For what it's worth, my own personal Magna Carta: what, to me, makes a good novel, even though it can't answer the larger question of what novels are good for:

witty and graceful prose
intelligent but flawed characters
an immersive and believable world
news I can use about how people behave
memorable images
memorable sentences
short and dense or long and airy
conversations about ideas
hanging out with likable characters
learning something about a trade, a culture, an area
weighty moral themes

Tuesday, June 13, 2006

Belated SOON report: Aaron Kiely and Kish Song Bear rocked the proverbial house on Saturday. Aaron's work uses subtle interlacing webs of repetition toward political-poetical ends: he made me think of Stein plus Gandhi, with a little punk rock flavor thrown in. Here's the poem that our own Aaron (who's getting hitched this Saturday!) reproduced on his usual beautiful broadside:
Monday Morning Poem

Oh yeah,

Fuck War.

Fuck War Forever.
Any War.
Forever and Always.
Without exception
til the end of Time,
Fuck War.

Fuck War and Its Defenders
and Rationalizers
and Explainers
til the end of time.

Fuck War and its Zombie Parots forever.
Blunt, simplistic even, yet memorable—he read a longer version that was even better in my opinion, engaging the reader/listener: words to the effect of, "And if you've ever rationalized a war, any war, any just war / Fuck you." This is all conveyed with the sweetest imaginable affect and gentleness, like a precocious child. His partner Kish Song Bear had a slyer faux naif persona: her background's in theater and her poems often have a surreal narrative quality to them. Not what's usually meant by surreal in the American context—the surreal of dreamlike juxtaposition—but rather narratives that startle even as they pull you in through their apparent coherence. I wish I could reproduce here an amazing prose poem she wrote about Oprah and Katie Holmes and Katie Holmes' ass, but maybe more typical is her broadside poem:
The Person I Love Is Distant (Because I Love Someone Else)

How do you say "straightjacket"
in Japanese? Would James Bond?
Dear Octopussy,
I have one glass eye. Meanwhile, I'm a marvel
with a chainsaw and one eye came loose
because it's just a marble. It's easier to crack
two nuts together than each separately.
Dear Dr. No,
what are you going to do with that cold slab
of meat and all them eggs? I take my hardcover
on and off. Dr. Yes, I'm never sure what story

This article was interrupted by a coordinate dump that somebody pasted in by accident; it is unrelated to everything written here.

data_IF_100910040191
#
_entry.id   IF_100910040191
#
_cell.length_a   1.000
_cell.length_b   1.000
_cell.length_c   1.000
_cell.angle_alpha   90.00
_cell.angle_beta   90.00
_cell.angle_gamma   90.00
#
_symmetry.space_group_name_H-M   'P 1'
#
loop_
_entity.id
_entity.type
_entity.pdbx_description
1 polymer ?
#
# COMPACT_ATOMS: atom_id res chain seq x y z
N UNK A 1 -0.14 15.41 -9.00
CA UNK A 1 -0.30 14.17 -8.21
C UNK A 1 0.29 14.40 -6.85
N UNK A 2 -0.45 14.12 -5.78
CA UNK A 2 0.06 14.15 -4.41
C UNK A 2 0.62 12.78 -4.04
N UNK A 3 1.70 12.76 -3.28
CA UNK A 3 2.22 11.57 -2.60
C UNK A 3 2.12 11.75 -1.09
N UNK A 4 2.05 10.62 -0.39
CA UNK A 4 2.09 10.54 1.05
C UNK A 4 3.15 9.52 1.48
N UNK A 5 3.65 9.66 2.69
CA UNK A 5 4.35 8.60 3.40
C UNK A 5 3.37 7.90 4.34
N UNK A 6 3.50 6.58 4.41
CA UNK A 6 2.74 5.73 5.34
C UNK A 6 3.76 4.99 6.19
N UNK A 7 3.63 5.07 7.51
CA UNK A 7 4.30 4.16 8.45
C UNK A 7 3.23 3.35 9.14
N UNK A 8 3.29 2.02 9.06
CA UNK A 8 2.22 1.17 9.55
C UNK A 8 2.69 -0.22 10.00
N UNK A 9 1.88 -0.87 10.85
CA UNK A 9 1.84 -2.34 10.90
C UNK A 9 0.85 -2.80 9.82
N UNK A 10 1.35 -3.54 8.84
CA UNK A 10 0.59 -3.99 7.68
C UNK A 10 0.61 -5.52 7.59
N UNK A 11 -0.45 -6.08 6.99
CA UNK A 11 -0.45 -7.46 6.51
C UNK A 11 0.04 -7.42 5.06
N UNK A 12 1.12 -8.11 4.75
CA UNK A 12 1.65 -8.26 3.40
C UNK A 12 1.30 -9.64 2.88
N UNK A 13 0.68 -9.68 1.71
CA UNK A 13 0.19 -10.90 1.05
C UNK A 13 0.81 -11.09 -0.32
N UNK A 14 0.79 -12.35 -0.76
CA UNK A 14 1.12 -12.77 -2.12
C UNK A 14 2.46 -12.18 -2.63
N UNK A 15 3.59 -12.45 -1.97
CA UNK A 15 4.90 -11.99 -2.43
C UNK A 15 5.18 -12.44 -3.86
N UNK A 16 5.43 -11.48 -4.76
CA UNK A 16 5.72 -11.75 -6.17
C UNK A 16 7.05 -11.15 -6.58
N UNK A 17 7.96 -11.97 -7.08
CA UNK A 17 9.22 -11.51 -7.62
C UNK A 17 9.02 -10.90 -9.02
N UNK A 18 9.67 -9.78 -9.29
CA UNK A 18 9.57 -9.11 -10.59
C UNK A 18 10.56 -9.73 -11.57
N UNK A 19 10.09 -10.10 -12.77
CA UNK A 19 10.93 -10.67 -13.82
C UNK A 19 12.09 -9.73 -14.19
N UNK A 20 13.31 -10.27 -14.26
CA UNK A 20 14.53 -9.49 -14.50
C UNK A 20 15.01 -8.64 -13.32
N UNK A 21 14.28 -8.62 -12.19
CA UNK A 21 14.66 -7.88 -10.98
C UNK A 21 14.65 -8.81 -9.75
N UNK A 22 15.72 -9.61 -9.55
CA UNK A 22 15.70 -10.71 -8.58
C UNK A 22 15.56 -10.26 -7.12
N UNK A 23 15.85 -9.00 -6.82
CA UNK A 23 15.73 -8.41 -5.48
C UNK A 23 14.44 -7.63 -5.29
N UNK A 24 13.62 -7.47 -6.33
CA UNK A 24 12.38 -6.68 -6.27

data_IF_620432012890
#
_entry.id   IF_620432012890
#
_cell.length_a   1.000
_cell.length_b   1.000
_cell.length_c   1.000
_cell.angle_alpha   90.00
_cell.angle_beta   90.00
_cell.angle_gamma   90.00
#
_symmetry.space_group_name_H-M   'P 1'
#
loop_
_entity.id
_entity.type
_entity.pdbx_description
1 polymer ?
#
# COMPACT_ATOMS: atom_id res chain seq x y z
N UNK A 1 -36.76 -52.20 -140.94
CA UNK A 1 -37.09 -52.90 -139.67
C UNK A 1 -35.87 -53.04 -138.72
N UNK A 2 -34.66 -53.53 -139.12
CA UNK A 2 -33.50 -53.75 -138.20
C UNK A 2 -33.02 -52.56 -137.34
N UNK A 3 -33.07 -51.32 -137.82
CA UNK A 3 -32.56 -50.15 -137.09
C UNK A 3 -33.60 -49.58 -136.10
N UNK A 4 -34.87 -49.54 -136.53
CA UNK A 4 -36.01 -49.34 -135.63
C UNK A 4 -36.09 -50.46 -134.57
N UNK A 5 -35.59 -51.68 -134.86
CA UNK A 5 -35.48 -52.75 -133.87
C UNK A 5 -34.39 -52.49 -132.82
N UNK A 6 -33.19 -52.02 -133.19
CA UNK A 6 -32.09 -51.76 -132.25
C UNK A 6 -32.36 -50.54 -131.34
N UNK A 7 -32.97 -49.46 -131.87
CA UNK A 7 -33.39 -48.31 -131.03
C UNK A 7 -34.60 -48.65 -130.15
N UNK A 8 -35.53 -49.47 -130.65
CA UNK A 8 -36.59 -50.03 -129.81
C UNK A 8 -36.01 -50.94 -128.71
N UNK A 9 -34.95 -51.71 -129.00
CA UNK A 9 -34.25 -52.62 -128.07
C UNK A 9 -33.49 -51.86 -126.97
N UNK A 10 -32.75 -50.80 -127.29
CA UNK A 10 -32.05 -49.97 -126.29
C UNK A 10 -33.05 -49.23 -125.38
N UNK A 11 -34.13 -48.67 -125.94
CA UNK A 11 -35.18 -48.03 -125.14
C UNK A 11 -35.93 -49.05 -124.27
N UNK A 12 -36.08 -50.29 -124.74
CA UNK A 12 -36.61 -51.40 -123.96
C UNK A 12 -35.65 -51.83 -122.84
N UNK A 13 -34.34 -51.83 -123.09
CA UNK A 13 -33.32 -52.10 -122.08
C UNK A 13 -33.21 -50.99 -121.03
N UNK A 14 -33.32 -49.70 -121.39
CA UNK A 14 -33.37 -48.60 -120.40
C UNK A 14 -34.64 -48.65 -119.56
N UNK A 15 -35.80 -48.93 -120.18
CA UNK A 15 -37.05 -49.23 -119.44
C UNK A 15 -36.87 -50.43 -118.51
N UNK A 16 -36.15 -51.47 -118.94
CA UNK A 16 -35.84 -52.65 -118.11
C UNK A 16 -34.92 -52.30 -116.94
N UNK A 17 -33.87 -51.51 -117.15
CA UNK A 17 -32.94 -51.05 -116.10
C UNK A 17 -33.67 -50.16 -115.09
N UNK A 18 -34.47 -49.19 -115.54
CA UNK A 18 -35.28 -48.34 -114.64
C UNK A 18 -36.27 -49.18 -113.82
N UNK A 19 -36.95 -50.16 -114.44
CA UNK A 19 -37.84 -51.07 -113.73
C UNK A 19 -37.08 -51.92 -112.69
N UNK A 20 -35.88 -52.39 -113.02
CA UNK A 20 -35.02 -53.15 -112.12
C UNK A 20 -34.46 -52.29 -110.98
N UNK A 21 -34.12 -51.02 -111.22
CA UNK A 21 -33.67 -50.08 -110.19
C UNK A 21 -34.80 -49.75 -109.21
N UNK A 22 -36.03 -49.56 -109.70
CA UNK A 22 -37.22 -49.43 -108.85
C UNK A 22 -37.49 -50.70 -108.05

I'm telling. I'm waiting for a filing cabinet.
You know what I'm going to say
to the person at the box office?
She read this and other poems with an air of ironic kittenishness—both readings were very sexy in their different ways, Aaron through a kind of potently straightforward vulnerability, Kish through reflecting on feminine objectivity and the objectification of the feminine. Don't miss a chance to hear them if they come to your town. And don't miss, wherever you happen to be, next month's reading (July 15), which will miraculously feature two of my closest friends in or out of the poetry world: Richard Greenfield and Brian Teare.

Meeting folks report: G.C. Waldrep came through town yesterday and we had an enjoyable long lunch together talking poetry and pastoral and whatnot. I think we have interestingly complementary but not exactly congruent aesthetics. I hear his manuscript Archicembalo has won the PSA's Alice di Fay Castagnola Award, and good for him: it's remarkable work.

Dissertation report: Officially began writing the RJ chapter yesterday. Today not much progress but I am immersed in what little critical writing there is. Rachel Blau Du Plessis' essay in the first issue of Facture (is that magazine still in production?) is particularly brilliant; Eric Selinger's "ARK as a Garden of Revelation" has also been very useful to me.

Weather report: After days of unseasonable grayness and cold, today brilliant sun and just enough clouds.

Extracurricular reading report: Jonathan Raban's Passage to Juneau: A Sea and Its Meanings. I love a good nautical yarn.

Friday, June 09, 2006

Reading and enjoying Brent Cunningham's Bird & Forest, which is a tour-de-force of and in rhetoric, as it happens, thinking hard about the staging of the scene of speech and the positing of a field (or forest) through which meaning can be set singing and fluttering. Good stuff; I may have more to say about it later when I've actually got the book on me.